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  • Braden Bouchard

Introduction

Updated: Jan 20

Hi, I’m Braden, and I’m a line cook. I had a bit of an epiphany today. Recently, while looking into side gigs, “food blogger” came up. I’ve worked in restaurants four years, watched hundreds of hours of cooking and food shows, and been told infrequently that I was a “good writer”. So that’s all the credentials needed, right? I wrote an introduction post, put it out there, and by a few days later, hated it. Never shared it with anyone, thankfully. Before leaving for a trip to New York, I deleted it and tried to restart. I was still struggling to get the right words out.


I'd like to introduce you to the sometimes annoying amped up ball of stress that is me when I'm cooking at home. Fuck the line, making a good meal for people you care about will always be more anxiety inducing for me.


Today, something in me changed a little. I’d been looking inwardly since the previous evening, following a tarot card reading I did when I purchased my own deck for the first time. Put simply, it said to shit or get off the pot. Go all in, 100%, and stay grounded, or potentially lose control of my emotions, likely engaging in some self destructive behavior. I took this to heart, at the time, to mean everything in my life. My relationship, my job, whatever writing this could turn into. This has been a reoccurring theme in my life recently, I’ve felt stagnant lately and have felt as though it was leading up to something.


Fast forward to this morning. For my birthday, my wonderful partner got us a Chinatown food tour with a contemporary chef. Very dope, food was fantastic, and I got to pick his brain a little bit about the difficult challenge of getting your work recognized, as well as rewarded, in the culinary industry. It definitely reinvigorated my passion for cooking again. On top of that, someone asked the best question possible, “So do you do this full time now?” His response of “Yes” immediately made me start doing the math in my head. Sara had told me the tickets were $70 each, and there’s 4 couples on one tour, minus costs for the food provided, he’s probably looking at about $450 for less than two hours of work.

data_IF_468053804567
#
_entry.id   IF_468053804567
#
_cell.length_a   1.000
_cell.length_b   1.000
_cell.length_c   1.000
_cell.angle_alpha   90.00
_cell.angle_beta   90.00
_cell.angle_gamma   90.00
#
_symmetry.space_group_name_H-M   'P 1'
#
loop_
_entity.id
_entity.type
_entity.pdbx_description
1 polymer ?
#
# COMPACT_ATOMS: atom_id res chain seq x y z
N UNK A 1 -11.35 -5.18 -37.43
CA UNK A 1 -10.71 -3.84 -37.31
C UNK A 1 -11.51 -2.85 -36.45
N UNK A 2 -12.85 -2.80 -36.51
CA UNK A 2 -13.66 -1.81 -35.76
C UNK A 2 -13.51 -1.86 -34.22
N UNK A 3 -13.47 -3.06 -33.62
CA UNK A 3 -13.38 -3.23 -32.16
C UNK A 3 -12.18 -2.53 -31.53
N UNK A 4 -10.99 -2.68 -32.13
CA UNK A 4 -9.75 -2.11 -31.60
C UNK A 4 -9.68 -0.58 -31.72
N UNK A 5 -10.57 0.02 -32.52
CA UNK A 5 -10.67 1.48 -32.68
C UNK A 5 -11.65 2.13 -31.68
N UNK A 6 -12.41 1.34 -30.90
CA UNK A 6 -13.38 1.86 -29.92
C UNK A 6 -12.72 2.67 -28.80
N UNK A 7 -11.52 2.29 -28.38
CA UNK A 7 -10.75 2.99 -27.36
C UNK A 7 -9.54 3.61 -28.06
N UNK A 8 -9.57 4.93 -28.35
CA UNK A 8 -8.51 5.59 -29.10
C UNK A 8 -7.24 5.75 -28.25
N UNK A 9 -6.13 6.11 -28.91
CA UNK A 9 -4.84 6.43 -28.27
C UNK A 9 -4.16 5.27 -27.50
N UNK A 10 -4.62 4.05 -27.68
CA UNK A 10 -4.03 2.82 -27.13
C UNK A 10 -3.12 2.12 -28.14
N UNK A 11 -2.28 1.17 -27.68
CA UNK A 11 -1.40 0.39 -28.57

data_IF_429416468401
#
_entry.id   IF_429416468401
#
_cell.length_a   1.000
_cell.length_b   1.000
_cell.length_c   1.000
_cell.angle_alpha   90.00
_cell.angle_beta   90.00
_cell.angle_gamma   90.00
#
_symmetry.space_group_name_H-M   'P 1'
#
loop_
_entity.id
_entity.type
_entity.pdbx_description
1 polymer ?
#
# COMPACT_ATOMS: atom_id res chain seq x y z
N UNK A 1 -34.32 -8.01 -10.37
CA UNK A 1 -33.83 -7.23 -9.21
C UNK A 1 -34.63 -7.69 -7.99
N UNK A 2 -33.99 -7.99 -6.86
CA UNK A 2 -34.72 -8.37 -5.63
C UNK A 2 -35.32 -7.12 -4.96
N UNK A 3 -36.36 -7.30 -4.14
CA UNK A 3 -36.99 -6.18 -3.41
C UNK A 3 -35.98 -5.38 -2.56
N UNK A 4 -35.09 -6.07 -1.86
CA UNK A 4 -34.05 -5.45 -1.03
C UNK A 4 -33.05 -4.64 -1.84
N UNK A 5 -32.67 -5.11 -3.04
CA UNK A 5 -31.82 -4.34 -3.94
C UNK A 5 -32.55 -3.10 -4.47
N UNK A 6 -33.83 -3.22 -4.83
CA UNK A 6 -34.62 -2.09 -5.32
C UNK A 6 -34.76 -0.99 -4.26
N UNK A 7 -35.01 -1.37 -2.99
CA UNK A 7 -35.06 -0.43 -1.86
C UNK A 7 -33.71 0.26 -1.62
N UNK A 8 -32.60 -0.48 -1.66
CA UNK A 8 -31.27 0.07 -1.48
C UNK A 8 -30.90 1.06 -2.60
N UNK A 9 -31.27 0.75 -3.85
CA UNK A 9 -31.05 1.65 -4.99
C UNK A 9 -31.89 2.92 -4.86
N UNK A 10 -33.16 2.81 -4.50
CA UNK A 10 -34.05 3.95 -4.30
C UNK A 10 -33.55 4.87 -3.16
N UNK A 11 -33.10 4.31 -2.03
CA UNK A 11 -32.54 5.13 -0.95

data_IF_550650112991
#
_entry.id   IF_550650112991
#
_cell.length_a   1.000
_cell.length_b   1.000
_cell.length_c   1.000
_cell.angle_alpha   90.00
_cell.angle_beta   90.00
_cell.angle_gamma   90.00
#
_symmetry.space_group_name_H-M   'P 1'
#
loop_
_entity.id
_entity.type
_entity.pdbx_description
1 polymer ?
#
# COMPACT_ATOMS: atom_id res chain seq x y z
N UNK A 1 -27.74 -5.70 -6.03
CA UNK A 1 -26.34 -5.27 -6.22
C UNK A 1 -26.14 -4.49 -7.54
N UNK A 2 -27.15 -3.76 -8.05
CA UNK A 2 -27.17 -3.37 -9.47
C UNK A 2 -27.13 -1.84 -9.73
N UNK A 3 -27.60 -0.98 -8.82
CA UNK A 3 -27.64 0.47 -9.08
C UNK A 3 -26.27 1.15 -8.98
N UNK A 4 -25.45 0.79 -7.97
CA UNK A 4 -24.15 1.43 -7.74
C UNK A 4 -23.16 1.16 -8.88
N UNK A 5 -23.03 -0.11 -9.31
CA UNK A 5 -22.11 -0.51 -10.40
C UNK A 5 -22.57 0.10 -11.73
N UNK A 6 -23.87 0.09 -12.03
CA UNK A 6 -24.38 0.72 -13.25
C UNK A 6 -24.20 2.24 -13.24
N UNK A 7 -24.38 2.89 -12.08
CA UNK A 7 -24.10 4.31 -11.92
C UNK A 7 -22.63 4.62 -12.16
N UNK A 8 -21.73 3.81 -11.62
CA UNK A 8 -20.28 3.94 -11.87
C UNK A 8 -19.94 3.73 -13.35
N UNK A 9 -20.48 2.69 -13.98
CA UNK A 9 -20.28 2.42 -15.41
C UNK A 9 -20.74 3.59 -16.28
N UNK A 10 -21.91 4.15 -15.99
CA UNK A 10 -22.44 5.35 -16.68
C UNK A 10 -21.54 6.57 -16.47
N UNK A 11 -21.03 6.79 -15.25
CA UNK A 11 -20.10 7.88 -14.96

This man had been sous chef, head chef, executive fucking chef of several French and American contemporary restaurants in New York City, and now he was living comfortably in one of the most expensive cities in the world, essentially walking around his own neighborhood, talking about its history, and showing us his favorite snack spots. And I thought, “Holy fuck.” If this isn’t a sign I should stop overthinking things, and just give this food writing thing a try, I don’t know what is. Things had been leading up to something. The simple realization that nothing I did would actually lead up to anything if I didn’t do the work for it.


I’ve been told by those closest to me, that I’m constantly standing in my own way, I’m my own worst critic, and so on. Today, I finally made the decision to step aside. There it is. This is how I begin a new chapter in my life. It likely feels insignificant to the reader, but it’s been a long time since I’ve shared anything creative that was vulnerable. Cooking, in addition to being a utility, is an art, one that garners as many fanatics, critics, skeptics, and haters as any other sector of the modern art industry. And just like modern art, food can often have social, political, or personal energy behind it. The difference being, you don’t have a clearcut reflection of how people view your art on a scale of 1 to 5 stars when you post something on Instagram. I’d like to be a positive voice in a cutthroat industry. There’s a certain way of humanizing a restaurant and its qualities, that only those that have worked in one will understand.


“Your body is not a temple, it’s an amusement park. Enjoy the ride.” - Anthony Bourdain


Chinatown Food Tour



Place 1: these are considered, if I recall correctly, Cantonese style pork buns, which are baked rather than steamed. Holy shit. The egg wash gets the outside to a level where the bun reaches a perfect ratio of crunch to squish. Pork was nice, although mildly fatty, which is kinda to be expected with this: A relatively cheap, on the go snack. Still very, very good.


No photo of this food stop, so instead here's a photo of the iconic Nom Wah Tea Parlor.


Place 2: Can’t recall what region this style of dumpling is from, but it’s primary distinguishing element is it’s much thicker dough. They had a fantastic chew, reminiscent of hand pulled noodles. Pork and veggie filling had great texture, and the sauces added to them as well. One was diluted sriracha, and the other a mix of soy sauce and black vinegar. I only tried the latter, which added a little burst of acidity that became the final ingredient necessary to have all 4 primary elements of flavor in a single bite. Salt, fat, acid, and heat baby.



Place 3: the final stop came in clutch as the unexpected favorite of the day, Peking duck scallion and sesame pancakes. Essentially, a batter filled with scallions is made into a fried “pancake”, caked in sesame seeds, and wrapped around moist roasted duck. Absolutely fantastic. This was only my second time trying duck, and the first time liking it. Just goes to show that sometimes a certain ingredient just needs to be prepared a certain way for some people to learn to enjoy it.

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